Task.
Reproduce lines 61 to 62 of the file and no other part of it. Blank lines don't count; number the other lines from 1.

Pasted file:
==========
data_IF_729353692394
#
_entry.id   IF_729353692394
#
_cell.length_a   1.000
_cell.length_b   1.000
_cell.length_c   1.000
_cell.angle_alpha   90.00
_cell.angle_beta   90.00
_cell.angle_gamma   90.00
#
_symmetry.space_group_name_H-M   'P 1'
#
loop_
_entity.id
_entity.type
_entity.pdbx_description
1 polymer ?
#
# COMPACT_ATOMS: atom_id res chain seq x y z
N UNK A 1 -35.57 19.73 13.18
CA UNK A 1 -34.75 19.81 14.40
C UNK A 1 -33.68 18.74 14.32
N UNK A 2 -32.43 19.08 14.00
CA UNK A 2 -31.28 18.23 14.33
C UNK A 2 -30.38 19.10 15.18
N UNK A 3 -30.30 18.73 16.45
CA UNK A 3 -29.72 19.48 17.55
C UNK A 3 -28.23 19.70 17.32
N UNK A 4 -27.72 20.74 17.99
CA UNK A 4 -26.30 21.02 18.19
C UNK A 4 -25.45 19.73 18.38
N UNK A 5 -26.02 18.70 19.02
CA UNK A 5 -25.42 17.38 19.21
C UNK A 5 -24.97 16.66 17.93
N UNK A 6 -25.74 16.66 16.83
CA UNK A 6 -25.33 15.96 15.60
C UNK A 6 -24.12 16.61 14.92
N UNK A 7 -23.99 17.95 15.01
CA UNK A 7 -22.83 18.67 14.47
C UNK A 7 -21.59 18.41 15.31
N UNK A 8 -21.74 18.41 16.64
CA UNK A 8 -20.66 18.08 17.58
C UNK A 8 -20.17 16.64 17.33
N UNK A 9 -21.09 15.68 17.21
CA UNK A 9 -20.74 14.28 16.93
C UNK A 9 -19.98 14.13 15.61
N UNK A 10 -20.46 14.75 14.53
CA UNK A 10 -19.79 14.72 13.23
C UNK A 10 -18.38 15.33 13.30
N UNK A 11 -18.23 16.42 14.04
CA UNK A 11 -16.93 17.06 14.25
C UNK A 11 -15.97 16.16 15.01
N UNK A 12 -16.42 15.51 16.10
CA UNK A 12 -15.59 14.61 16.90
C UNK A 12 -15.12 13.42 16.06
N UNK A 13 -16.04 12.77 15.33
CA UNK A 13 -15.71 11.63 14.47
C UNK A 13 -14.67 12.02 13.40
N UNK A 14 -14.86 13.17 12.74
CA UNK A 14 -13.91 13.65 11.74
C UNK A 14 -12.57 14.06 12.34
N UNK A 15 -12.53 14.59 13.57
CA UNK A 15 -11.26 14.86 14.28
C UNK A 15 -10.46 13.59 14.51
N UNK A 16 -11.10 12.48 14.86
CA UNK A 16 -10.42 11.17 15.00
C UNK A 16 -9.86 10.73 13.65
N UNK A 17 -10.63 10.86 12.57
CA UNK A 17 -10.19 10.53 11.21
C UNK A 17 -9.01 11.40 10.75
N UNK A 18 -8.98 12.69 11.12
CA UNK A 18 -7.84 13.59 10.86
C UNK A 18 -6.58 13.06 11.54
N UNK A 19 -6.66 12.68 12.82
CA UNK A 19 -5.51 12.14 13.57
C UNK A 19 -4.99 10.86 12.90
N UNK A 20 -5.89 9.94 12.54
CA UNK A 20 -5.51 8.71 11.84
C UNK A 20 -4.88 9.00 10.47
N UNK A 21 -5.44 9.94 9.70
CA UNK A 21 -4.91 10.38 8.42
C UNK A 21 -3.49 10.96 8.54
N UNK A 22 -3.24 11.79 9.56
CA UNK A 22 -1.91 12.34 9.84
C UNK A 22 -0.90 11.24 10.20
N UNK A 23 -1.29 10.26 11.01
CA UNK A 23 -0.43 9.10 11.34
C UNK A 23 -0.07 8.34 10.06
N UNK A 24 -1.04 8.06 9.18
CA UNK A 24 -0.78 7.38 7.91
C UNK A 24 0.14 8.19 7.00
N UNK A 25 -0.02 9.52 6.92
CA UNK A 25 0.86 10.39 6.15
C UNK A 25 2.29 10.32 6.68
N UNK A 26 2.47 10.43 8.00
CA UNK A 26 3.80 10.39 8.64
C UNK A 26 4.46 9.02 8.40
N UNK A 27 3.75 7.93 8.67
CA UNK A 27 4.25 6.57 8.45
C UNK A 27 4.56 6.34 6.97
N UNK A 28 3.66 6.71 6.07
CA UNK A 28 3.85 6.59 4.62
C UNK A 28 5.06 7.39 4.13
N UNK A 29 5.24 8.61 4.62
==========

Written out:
CA UNK A 14 -13.91 13.65 11.74
C UNK A 14 -12.57 14.06 12.34